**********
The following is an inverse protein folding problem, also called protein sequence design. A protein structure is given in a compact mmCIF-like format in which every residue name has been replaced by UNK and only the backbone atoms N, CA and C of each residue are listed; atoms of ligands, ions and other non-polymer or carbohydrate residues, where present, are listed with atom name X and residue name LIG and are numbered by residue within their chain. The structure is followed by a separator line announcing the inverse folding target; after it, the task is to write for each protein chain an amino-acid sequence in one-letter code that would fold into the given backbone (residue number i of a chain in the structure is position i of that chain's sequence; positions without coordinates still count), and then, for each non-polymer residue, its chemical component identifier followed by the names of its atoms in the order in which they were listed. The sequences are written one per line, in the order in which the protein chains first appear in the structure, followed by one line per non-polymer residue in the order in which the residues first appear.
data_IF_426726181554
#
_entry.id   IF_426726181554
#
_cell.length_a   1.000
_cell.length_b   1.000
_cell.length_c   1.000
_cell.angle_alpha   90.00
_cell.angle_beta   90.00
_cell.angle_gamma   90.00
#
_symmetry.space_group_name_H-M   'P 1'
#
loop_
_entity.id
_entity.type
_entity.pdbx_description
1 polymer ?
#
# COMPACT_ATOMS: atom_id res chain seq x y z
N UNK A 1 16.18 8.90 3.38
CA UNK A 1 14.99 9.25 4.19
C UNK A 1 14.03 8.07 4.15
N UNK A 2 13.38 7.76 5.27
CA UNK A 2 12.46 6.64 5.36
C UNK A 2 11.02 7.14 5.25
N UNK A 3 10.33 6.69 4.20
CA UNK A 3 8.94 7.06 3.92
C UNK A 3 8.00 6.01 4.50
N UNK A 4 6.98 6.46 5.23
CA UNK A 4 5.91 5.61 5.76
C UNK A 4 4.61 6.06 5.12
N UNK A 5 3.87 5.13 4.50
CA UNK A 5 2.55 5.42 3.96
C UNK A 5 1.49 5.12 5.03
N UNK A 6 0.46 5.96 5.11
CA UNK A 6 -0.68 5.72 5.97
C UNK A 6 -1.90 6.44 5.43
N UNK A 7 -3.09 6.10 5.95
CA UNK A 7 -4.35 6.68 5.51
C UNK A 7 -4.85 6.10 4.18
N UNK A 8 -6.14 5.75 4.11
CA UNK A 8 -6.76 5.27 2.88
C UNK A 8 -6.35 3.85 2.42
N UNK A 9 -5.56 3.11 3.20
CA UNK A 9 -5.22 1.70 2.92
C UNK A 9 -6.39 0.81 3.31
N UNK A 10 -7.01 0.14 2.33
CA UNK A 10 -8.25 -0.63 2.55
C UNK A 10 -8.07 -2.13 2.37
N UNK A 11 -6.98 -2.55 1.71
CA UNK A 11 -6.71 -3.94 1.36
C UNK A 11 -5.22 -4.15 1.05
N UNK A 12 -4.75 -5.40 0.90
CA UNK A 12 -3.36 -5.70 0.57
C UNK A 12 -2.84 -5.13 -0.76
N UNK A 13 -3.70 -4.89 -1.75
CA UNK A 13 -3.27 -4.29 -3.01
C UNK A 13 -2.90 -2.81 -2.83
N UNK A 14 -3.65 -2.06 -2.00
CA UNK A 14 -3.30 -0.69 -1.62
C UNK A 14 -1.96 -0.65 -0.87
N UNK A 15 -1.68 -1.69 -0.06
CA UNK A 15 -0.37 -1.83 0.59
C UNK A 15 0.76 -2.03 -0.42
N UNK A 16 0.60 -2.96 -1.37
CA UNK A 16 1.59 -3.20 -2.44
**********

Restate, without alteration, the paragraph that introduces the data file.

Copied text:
The following is an inverse protein folding problem, also called protein sequence design. A protein structure is given in a compact mmCIF-like format in which every residue name has been replaced by UNK and only the backbone atoms N, CA and C of each residue are listed; atoms of ligands, ions and other non-polymer or carbohydrate residues, where present, are listed with atom name X and residue name LIG and are numbered by residue within their chain. The structure is followed by a separator line announcing the inverse folding target; after it, the task is to write for each protein chain an amino-acid sequence in one-letter code that would fold into the given backbone (residue number i of a chain in the structure is position i of that chain's sequence; positions without coordinates still count), and then, for each non-polymer residue, its chemical component identifier followed by the names of its atoms in the order in which they were listed. The sequences are written one per line, in the order in which the protein chains first appear in the structure, followed by one line per non-polymer residue in the order in which the residues first appear.